“The Secret Life of Walter Mitty”
They both owe their origins to previous
literature. “The Secret Life of
Walter Mitty” was a short story written by James Thurber that first appeared
in “The New Yorker” magazine on March 18, 1939.
That was just prior to the outbreak of World War II in
, so the world was quite different then. Daydreaming
hasn’t changed that much, though. Remember
in the comic strip “Peanuts,” when the dog Snoopy kept imagining himself
as a World War I flying ace? There was
even a pop song in the 1960’s celebrating Snoopy’s recurring fantasy.
We love to daydream, and there’s something about daydreamers that
invokes our affection.
Ben Stiller knows this, which is why he
chose this project to be both Director and star.
As viewers, we want to root for this character, even though he’s not
particularly winsome. In fact, many
times he forgets to be charming because he gets so wrapped up in his
daydreams. The modern CGI technology,
of course, allows us to see Walter Mitty’s fantasies on vivid display:
crashing through windows and hurtling through the air and rescuing fair
damsels in distress. Of course he is
the hero of all his daydreams. And
that’s really the primary problem with the movie.
Ben Stiller has made himself the hero of his own story, and when it
morphs from fantasy to real-life adventure, it’s still to fantastic to
really be believable. And by his own
admission, once he becomes an action hero, the daydreaming doesn’t preoccupy
him so much any more, which essentially means that once he got the girl
(Kristen Wiig) he lost his imagination. Pity.
Pity is notably absent from the
.” Nobody feels sorry for anybody.
In fact, everybody is pretty much a selfish lout, spiteful and
vindictive and constantly spewing venom. That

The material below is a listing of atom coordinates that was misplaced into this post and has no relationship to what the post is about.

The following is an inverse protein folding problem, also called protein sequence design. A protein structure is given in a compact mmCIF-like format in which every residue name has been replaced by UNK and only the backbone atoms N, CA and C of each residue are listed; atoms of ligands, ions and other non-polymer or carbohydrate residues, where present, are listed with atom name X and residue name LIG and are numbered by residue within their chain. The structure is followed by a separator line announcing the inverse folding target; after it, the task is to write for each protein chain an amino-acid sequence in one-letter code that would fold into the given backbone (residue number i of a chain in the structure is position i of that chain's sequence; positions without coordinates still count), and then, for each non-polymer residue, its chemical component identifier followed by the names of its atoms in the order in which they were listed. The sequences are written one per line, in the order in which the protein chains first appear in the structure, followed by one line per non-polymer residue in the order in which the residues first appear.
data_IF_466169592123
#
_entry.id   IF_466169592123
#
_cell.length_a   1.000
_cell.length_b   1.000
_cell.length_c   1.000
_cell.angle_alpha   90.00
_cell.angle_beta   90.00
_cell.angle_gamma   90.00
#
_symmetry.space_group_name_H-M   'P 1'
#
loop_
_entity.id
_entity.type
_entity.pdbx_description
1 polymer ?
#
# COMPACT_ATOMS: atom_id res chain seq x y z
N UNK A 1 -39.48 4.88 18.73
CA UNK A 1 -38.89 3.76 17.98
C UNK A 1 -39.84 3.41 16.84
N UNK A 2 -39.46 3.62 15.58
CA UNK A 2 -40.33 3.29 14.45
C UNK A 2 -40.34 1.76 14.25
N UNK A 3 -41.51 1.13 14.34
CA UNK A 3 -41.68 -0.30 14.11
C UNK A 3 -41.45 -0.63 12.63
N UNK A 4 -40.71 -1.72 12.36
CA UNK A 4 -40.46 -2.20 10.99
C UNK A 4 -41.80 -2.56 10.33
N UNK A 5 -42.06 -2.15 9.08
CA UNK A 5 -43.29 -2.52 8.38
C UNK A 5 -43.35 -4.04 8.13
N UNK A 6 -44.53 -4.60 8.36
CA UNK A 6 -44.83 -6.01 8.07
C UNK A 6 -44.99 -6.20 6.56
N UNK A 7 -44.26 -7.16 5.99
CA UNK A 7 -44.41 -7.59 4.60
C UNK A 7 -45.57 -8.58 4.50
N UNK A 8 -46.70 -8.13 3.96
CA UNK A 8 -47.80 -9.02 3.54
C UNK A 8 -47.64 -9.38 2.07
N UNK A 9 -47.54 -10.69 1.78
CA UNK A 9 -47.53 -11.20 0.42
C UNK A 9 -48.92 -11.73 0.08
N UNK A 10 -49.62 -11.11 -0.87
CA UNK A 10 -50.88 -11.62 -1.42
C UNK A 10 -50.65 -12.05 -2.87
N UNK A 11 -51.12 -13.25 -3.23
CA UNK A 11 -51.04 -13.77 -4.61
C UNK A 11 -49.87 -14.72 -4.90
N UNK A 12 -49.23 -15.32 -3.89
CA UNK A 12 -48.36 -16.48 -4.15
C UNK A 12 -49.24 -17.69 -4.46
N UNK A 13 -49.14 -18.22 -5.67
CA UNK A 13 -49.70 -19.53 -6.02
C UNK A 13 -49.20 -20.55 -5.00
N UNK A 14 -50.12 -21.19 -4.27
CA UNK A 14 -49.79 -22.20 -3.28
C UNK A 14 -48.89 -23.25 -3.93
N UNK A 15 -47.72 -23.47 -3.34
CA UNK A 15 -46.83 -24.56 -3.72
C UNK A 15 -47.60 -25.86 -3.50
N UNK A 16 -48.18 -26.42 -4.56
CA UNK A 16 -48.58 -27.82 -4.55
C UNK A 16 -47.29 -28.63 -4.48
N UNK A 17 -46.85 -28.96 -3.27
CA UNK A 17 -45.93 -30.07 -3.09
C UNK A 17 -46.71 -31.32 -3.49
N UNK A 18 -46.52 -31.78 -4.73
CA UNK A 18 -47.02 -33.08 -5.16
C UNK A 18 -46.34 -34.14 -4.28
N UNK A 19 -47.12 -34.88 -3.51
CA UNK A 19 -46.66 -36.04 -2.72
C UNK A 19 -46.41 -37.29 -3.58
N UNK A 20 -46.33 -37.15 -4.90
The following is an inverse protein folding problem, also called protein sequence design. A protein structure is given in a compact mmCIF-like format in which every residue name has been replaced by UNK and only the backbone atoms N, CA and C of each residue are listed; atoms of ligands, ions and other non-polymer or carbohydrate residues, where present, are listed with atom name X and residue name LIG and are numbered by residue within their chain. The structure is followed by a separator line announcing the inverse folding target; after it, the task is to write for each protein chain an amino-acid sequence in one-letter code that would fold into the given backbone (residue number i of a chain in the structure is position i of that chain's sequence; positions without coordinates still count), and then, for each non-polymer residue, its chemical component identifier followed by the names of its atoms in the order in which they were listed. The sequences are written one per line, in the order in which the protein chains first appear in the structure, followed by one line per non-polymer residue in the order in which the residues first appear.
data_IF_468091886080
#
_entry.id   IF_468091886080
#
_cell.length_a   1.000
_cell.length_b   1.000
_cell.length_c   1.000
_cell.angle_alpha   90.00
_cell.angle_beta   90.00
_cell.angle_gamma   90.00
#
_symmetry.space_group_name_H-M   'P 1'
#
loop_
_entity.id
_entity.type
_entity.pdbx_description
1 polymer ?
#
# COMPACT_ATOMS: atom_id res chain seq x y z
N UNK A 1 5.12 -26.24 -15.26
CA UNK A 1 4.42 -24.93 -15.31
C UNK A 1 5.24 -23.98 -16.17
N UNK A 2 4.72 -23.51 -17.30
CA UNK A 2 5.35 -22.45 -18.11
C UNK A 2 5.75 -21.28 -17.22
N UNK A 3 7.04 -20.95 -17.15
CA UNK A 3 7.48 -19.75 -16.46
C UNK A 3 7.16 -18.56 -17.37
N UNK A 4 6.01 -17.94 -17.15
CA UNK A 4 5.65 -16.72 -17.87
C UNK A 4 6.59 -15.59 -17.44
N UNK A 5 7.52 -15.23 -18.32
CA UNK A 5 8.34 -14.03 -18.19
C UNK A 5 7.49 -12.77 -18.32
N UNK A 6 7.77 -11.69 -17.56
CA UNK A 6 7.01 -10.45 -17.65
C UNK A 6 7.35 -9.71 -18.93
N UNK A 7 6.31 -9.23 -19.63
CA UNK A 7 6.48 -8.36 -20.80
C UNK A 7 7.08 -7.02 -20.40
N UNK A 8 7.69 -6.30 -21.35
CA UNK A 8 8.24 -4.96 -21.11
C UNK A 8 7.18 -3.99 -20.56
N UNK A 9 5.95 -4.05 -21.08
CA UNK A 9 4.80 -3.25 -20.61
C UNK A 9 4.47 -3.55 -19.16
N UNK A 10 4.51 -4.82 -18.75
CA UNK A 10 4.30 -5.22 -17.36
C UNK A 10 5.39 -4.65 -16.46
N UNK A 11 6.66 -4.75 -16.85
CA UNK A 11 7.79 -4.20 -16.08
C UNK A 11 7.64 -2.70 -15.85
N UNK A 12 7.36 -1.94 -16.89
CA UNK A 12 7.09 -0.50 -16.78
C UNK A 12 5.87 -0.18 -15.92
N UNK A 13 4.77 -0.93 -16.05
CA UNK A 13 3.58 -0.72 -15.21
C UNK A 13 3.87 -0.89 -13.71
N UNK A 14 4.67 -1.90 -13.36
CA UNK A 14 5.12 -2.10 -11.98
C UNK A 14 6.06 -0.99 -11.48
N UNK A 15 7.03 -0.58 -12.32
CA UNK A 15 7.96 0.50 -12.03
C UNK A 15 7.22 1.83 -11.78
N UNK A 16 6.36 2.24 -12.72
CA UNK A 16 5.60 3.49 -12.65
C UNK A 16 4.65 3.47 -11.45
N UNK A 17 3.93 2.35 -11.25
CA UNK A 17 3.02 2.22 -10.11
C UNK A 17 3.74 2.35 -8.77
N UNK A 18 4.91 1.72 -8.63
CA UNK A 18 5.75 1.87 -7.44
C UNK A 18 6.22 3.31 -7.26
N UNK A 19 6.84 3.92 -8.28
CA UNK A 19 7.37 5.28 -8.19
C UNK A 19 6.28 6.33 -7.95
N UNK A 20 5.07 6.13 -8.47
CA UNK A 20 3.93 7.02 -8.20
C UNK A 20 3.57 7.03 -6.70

may make the characters memorable, but hardly makes them likeable.
This film began life as a stage play, and though the screenplay is
adapted, the action still feels staged. As
if the characters are like snipers in a shooting range, just standing around
waiting their turn to take their potshots.
Meryl Streep plays Violet Weston, the
family matriarch who enjoys constantly battling with everyone around her:
her poet-husband, Beverly (Sam Shepard), her sister Mattie Fae (Margo
Martindale), and her three daughters Ivy (Julianne Nicholson), Barbara (Julia
Roberts), and Karen (Juliette Lewis). All
of them are dysfunctional, also, and difficult to be around, and impossible to
enjoy. Julia Roberts, especially, plays
against her stereotypical movie role by portraying a character particularly
foul-mouthed, nasty, and unsympathetic. But
then, so is everybody else in this orgy of vindictiveness.
The only humor is caustic, and the few laughs are sarcastic.
It’s compelling in the same way as rubber-necking a car wreck:
you find yourself looking for that cheap thrill of viewing wanton
destruction. Yes, there are some
powerful performances, including from the several secondary characters.
But it’s as awkward a family gathering as you’ll never want to
In fact, both films are awkward;
“Mitty” because of the social inadequacies, and “August” because
of….well, the social inadequacies. In
“Mitty” the victory is turning daydreams into reality, and wishful
thinking into a real romance; in “August” the victory is surviving the
nightmare of a family reality with all the love snuffed out.
“Mitty” is not as whimsical as it might have been, but “August”
is so venomous that whimsy is banished. Which
would you prefer watching?
Dr. Ronald P. Salfen, Minister, St.
Stephen’s Presbyterian Church,